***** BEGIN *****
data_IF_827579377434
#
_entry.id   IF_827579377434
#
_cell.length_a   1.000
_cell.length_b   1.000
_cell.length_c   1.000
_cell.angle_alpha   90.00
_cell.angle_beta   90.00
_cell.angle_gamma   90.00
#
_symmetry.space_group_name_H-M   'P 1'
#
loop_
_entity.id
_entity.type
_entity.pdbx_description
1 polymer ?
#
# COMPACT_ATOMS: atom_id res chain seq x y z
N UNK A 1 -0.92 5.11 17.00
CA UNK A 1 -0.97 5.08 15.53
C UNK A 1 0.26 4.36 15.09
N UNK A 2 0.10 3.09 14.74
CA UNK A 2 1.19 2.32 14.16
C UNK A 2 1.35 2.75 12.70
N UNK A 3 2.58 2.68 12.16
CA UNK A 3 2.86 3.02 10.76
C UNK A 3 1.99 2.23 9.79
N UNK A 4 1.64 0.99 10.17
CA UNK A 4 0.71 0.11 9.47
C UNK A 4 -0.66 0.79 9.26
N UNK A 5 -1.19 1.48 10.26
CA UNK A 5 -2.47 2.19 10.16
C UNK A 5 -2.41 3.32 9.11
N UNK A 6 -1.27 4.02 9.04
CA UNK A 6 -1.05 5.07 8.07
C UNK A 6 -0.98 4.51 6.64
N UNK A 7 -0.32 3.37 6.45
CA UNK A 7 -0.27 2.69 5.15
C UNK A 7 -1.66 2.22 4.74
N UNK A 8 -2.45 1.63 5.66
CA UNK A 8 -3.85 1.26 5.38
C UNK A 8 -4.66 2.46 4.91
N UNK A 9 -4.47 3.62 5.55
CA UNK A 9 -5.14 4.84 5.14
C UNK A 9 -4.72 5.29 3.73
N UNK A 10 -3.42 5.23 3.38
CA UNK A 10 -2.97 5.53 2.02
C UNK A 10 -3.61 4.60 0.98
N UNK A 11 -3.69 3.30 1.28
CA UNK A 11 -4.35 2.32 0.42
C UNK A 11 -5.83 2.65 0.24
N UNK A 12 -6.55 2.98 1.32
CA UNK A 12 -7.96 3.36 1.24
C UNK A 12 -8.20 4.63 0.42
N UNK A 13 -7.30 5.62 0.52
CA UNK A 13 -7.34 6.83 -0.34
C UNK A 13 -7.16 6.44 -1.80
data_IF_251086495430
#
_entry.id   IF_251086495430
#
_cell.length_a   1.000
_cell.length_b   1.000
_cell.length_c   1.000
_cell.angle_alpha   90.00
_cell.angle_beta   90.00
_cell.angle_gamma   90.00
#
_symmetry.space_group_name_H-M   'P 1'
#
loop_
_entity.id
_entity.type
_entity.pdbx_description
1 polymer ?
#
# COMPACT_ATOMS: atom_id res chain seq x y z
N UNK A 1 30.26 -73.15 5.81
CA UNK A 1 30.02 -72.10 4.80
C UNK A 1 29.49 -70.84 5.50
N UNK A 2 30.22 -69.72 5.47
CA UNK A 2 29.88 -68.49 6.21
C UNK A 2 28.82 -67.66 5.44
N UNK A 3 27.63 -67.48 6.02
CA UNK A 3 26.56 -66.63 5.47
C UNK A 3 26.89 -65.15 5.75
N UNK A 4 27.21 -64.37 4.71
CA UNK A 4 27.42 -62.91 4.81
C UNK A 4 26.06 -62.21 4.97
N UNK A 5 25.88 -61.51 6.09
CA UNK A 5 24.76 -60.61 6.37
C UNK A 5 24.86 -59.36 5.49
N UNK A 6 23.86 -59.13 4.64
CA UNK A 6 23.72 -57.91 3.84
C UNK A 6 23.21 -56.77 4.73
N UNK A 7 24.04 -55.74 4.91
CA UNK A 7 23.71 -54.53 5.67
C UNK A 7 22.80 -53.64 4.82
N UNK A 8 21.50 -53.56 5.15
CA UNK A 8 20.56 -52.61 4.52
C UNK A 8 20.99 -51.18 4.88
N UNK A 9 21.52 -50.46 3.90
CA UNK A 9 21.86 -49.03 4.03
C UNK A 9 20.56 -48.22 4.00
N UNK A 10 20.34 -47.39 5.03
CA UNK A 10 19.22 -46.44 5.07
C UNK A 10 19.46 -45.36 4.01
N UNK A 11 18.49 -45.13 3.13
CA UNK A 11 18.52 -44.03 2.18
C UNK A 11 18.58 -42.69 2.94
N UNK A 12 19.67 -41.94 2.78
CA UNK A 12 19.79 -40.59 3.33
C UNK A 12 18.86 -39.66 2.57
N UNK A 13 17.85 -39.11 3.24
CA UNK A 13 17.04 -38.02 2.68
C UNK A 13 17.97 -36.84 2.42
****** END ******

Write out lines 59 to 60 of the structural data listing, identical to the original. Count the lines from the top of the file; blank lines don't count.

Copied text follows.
C UNK A 13 -7.16 6.44 -1.80
data_IF_251086495430